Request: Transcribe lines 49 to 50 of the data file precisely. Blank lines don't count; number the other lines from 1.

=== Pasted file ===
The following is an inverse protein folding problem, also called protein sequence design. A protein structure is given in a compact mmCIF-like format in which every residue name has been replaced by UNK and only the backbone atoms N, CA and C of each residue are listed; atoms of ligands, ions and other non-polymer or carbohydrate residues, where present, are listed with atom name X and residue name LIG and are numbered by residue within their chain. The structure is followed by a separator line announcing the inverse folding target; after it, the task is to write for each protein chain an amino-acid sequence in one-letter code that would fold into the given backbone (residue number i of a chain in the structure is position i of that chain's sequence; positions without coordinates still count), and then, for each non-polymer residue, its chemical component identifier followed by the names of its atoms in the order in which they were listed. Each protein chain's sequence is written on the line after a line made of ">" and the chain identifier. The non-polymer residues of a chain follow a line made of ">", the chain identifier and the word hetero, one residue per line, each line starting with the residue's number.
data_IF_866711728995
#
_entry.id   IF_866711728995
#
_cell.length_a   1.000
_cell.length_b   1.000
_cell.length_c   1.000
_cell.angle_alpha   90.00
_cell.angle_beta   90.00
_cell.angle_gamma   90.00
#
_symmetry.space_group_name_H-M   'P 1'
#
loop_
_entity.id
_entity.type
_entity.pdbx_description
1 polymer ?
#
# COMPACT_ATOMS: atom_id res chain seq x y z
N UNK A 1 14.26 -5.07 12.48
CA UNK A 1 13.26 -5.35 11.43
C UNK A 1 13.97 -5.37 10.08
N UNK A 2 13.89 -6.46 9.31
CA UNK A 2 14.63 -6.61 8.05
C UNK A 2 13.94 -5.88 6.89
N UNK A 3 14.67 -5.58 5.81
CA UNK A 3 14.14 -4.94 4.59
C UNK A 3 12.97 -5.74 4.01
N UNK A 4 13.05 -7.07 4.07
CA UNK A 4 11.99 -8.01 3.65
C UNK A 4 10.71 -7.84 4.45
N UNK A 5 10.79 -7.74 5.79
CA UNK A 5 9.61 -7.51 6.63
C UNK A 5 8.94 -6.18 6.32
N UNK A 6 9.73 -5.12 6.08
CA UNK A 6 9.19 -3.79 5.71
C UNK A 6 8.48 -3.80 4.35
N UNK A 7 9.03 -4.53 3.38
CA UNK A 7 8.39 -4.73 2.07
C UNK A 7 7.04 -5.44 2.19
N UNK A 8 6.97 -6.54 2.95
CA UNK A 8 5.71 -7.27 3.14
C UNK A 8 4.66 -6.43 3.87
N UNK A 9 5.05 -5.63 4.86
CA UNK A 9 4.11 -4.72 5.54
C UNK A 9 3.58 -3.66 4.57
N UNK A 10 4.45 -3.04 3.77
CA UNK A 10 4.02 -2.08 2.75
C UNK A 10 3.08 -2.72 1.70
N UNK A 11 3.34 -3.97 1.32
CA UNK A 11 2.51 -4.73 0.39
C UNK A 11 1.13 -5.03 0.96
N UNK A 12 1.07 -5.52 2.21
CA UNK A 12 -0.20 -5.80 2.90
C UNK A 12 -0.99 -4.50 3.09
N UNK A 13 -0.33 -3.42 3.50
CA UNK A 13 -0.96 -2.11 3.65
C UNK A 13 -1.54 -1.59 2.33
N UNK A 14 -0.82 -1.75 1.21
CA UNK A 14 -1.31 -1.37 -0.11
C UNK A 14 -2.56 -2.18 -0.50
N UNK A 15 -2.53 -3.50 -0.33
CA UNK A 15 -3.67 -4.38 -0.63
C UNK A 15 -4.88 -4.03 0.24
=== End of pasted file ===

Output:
N UNK A 10 4.45 -3.04 3.77
CA UNK A 10 4.02 -2.08 2.75